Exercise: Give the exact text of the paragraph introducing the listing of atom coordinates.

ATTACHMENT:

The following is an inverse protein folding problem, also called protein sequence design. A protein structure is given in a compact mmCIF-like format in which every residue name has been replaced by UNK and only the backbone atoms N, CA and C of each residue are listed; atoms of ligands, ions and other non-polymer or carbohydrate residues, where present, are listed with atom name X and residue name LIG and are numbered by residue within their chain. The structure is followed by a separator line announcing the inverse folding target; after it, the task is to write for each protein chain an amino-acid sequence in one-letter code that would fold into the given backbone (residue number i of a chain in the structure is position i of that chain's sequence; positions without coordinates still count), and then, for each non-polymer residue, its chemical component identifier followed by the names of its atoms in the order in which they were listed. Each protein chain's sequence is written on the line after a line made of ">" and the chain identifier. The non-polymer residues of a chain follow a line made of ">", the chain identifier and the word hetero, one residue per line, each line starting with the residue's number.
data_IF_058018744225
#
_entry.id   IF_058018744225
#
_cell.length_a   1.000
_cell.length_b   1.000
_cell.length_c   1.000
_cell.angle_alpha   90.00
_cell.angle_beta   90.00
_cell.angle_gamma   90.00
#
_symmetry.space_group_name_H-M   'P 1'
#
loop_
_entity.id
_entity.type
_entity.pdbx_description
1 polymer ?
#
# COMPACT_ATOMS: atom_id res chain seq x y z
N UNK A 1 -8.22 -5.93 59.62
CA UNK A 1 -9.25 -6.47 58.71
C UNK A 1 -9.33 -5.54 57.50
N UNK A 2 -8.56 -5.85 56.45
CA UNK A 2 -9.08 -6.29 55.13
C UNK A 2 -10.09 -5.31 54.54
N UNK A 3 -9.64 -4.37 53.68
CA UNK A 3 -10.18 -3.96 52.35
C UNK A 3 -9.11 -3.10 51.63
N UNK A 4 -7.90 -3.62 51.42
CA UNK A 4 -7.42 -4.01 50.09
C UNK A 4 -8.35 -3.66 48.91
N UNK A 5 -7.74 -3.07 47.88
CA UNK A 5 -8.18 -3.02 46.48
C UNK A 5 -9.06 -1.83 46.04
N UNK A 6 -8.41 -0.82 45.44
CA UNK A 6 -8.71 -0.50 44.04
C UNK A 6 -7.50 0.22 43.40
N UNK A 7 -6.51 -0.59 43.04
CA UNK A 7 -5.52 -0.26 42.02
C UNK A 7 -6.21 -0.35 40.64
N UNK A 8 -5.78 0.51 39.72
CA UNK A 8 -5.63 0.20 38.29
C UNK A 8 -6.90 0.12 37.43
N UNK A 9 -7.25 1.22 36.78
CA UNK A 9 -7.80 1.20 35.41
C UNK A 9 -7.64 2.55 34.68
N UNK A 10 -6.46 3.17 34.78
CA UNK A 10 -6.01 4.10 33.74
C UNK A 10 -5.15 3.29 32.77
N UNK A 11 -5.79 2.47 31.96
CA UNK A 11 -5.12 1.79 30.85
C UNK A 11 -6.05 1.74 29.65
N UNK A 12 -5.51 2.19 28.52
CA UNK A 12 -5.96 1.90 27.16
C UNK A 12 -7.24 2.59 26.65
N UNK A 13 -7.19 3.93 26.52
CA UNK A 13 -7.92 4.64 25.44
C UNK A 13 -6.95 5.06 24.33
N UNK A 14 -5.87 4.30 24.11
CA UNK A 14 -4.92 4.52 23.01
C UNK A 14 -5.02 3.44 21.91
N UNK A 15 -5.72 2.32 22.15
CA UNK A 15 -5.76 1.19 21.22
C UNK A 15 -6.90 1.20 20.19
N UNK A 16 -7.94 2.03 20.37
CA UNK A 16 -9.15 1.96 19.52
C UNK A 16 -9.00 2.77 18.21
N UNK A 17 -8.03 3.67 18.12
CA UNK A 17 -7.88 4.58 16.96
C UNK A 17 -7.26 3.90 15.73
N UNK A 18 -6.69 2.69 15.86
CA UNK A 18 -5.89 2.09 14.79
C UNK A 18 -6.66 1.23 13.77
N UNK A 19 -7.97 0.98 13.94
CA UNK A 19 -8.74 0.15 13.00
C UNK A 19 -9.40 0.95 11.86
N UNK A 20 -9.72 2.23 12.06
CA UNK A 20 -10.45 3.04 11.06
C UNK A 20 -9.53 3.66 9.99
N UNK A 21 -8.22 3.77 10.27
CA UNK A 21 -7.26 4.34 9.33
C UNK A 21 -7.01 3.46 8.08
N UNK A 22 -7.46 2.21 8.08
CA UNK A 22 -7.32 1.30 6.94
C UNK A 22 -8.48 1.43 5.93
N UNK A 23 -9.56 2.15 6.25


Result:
The following is an inverse protein folding problem, also called protein sequence design. A protein structure is given in a compact mmCIF-like format in which every residue name has been replaced by UNK and only the backbone atoms N, CA and C of each residue are listed; atoms of ligands, ions and other non-polymer or carbohydrate residues, where present, are listed with atom name X and residue name LIG and are numbered by residue within their chain. The structure is followed by a separator line announcing the inverse folding target; after it, the task is to write for each protein chain an amino-acid sequence in one-letter code that would fold into the given backbone (residue number i of a chain in the structure is position i of that chain's sequence; positions without coordinates still count), and then, for each non-polymer residue, its chemical component identifier followed by the names of its atoms in the order in which they were listed. Each protein chain's sequence is written on the line after a line made of ">" and the chain identifier. The non-polymer residues of a chain follow a line made of ">", the chain identifier and the word hetero, one residue per line, each line starting with the residue's number.